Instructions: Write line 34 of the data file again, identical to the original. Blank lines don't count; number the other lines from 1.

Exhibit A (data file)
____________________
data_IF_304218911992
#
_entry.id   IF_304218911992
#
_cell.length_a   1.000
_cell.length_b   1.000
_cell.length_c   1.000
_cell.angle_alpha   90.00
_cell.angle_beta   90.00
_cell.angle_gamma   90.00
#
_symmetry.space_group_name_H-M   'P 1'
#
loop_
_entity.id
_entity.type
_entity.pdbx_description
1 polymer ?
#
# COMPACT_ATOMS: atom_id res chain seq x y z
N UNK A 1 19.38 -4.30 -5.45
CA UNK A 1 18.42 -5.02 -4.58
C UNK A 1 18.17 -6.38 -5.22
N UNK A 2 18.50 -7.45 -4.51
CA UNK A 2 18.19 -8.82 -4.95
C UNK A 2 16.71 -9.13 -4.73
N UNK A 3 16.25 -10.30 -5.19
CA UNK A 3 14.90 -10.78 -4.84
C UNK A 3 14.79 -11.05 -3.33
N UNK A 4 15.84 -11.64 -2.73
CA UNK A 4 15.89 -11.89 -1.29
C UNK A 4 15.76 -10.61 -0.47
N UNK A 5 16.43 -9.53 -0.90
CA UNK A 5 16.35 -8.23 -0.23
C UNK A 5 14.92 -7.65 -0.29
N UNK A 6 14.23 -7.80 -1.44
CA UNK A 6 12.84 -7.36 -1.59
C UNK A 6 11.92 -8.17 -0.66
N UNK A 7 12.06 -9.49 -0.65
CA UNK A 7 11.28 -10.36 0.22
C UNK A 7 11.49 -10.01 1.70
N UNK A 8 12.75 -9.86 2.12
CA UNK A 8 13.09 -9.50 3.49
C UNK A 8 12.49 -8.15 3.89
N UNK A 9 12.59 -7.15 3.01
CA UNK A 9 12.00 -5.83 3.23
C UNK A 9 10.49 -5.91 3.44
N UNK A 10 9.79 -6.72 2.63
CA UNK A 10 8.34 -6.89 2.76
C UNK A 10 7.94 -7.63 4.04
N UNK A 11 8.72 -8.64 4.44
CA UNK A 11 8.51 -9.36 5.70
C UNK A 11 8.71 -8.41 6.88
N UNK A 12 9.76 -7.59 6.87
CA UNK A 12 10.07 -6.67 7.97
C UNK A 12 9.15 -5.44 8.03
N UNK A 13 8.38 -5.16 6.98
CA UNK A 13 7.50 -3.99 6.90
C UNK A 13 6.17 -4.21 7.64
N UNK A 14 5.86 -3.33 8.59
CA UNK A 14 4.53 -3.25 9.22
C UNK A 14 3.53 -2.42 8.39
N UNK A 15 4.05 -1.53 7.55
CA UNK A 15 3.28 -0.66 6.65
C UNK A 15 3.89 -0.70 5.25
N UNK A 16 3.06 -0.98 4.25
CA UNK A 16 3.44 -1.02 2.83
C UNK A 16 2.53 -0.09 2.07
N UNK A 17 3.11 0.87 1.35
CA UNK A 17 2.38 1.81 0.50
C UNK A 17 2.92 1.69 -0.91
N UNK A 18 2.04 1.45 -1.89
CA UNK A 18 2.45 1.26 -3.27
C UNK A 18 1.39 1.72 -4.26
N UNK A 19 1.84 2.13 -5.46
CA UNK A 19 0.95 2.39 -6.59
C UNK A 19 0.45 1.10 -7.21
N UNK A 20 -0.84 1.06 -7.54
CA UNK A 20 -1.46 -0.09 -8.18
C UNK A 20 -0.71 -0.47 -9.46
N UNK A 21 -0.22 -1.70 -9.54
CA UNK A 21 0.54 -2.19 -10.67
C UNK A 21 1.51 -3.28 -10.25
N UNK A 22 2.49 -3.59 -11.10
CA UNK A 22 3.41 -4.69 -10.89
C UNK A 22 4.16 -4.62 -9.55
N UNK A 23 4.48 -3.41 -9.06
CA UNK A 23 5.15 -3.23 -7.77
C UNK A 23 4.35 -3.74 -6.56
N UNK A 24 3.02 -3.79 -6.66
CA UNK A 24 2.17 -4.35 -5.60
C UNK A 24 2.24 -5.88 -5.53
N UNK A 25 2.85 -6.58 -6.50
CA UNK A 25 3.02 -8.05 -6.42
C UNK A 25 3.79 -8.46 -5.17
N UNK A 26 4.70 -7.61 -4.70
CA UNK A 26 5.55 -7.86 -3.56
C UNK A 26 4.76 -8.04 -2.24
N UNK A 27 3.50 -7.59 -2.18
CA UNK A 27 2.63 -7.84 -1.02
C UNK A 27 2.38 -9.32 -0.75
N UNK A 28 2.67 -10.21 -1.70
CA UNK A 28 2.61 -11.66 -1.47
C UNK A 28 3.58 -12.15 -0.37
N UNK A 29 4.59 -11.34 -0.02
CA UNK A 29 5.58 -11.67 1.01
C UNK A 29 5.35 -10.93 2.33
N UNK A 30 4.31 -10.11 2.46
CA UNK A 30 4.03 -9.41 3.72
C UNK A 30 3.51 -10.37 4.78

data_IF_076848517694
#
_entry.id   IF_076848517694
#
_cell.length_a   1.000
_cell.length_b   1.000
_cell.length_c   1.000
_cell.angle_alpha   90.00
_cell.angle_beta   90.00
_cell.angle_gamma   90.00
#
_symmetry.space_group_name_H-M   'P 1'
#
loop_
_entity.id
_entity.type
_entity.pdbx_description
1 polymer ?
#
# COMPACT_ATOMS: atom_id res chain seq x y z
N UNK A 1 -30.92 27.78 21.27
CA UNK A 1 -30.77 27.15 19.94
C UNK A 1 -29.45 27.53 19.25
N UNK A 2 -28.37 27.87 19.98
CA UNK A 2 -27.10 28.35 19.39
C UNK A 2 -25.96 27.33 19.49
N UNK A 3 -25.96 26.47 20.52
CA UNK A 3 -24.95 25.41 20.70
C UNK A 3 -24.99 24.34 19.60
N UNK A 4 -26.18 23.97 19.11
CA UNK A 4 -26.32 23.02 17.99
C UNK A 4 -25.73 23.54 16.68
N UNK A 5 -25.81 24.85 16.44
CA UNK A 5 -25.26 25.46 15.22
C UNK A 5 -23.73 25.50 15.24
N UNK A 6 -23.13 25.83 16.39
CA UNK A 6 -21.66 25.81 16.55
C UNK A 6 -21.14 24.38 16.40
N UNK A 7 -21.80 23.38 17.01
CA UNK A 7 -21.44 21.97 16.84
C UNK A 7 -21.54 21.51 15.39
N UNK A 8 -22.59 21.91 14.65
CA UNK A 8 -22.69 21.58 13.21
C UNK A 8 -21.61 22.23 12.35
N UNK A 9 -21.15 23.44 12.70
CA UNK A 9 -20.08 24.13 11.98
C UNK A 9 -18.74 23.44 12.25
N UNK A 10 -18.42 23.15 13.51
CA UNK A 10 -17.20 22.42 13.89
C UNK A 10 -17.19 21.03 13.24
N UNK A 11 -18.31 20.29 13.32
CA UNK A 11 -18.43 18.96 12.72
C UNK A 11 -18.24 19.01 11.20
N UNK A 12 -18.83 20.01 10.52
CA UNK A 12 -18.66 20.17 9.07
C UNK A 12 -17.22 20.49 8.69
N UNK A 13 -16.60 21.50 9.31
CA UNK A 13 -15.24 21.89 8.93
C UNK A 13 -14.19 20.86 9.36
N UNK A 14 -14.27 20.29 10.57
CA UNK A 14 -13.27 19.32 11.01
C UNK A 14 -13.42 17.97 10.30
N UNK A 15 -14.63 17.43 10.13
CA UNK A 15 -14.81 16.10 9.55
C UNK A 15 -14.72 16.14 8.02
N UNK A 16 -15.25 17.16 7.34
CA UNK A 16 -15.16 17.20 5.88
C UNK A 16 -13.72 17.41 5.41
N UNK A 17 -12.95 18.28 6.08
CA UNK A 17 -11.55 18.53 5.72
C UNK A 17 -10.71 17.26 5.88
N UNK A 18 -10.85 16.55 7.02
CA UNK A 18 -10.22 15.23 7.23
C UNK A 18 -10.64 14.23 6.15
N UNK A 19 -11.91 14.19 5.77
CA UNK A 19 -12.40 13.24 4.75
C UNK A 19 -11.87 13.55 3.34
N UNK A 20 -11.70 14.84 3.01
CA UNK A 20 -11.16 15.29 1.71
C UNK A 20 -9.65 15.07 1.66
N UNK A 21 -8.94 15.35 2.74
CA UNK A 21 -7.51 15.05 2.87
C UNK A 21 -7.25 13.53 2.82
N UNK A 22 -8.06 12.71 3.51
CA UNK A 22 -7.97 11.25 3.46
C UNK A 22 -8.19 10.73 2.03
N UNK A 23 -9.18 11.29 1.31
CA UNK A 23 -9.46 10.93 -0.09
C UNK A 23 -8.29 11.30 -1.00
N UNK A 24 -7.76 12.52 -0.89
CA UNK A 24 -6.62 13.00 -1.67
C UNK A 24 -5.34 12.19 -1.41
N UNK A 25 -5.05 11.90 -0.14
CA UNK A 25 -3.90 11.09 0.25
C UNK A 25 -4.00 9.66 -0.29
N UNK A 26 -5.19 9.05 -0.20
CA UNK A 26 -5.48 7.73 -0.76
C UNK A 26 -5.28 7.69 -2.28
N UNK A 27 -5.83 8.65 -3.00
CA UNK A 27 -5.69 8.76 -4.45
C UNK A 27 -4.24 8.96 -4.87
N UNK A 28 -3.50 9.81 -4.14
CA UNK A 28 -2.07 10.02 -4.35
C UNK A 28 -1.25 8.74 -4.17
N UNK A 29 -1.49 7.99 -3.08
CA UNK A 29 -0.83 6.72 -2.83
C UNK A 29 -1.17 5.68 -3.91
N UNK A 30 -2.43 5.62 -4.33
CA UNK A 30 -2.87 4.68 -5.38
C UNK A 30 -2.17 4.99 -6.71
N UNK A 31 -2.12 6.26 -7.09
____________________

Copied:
CA UNK A 5 16.35 -8.23 -0.23